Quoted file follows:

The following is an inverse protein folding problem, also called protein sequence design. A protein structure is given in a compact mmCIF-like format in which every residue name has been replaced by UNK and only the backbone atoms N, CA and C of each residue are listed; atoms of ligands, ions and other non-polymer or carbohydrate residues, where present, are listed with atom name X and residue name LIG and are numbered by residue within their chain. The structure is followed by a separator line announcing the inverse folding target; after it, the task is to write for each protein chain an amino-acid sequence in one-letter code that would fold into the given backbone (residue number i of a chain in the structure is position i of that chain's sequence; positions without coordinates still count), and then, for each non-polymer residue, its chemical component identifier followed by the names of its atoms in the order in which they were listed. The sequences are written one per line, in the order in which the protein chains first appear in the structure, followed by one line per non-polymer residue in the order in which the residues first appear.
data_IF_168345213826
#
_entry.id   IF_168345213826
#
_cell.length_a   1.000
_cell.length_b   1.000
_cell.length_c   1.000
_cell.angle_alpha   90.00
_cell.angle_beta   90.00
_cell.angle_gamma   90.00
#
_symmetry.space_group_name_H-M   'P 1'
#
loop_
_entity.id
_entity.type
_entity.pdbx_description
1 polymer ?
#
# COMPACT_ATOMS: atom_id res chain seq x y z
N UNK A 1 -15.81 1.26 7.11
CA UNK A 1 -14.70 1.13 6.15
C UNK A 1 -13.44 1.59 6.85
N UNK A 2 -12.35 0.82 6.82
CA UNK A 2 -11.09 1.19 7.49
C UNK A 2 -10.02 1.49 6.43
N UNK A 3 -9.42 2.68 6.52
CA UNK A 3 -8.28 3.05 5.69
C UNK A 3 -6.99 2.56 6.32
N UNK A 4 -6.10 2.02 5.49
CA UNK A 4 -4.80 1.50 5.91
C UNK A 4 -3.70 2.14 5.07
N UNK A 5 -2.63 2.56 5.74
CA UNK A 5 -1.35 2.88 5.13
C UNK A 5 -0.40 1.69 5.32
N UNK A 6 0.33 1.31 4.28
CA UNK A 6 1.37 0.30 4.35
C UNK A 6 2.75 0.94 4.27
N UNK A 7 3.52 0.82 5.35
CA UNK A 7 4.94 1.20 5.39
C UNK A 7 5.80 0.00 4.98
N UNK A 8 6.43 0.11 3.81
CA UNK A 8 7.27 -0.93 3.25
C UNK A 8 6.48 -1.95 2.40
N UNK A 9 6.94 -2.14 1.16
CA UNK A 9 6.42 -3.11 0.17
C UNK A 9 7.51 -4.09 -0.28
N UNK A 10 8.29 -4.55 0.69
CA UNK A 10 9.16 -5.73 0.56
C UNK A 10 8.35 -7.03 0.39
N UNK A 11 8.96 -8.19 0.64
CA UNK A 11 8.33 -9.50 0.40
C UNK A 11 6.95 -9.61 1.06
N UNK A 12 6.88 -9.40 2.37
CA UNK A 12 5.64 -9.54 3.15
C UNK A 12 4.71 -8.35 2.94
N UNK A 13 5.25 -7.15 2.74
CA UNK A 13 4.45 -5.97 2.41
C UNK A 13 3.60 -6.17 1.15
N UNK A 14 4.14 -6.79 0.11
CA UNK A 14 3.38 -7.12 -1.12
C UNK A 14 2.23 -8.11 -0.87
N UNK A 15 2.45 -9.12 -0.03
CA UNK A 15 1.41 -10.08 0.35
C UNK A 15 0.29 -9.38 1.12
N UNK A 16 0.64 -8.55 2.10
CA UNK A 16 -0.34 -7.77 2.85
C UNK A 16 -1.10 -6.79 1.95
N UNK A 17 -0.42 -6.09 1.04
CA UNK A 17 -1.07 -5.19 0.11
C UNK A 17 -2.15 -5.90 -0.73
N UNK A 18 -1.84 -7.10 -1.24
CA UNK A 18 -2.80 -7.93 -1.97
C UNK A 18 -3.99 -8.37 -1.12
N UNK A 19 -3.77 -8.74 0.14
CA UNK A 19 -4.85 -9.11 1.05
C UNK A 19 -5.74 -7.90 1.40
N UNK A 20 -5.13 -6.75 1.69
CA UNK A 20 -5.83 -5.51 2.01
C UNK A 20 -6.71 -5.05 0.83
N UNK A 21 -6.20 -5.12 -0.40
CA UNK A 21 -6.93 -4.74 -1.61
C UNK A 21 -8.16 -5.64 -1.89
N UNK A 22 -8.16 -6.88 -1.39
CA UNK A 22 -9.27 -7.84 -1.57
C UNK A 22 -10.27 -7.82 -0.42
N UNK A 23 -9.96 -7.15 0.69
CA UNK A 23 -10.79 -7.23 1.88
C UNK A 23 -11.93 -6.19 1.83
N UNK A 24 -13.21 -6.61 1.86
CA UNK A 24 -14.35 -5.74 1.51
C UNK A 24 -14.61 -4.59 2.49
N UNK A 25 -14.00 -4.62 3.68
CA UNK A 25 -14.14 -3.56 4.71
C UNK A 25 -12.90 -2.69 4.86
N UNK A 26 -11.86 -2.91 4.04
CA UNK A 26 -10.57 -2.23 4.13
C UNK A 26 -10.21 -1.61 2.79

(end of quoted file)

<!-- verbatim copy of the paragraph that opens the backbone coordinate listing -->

The following is an inverse protein folding problem, also called protein sequence design. A protein structure is given in a compact mmCIF-like format in which every residue name has been replaced by UNK and only the backbone atoms N, CA and C of each residue are listed; atoms of ligands, ions and other non-polymer or carbohydrate residues, where present, are listed with atom name X and residue name LIG and are numbered by residue within their chain. The structure is followed by a separator line announcing the inverse folding target; after it, the task is to write for each protein chain an amino-acid sequence in one-letter code that would fold into the given backbone (residue number i of a chain in the structure is position i of that chain's sequence; positions without coordinates still count), and then, for each non-polymer residue, its chemical component identifier followed by the names of its atoms in the order in which they were listed. The sequences are written one per line, in the order in which the protein chains first appear in the structure, followed by one line per non-polymer residue in the order in which the residues first appear.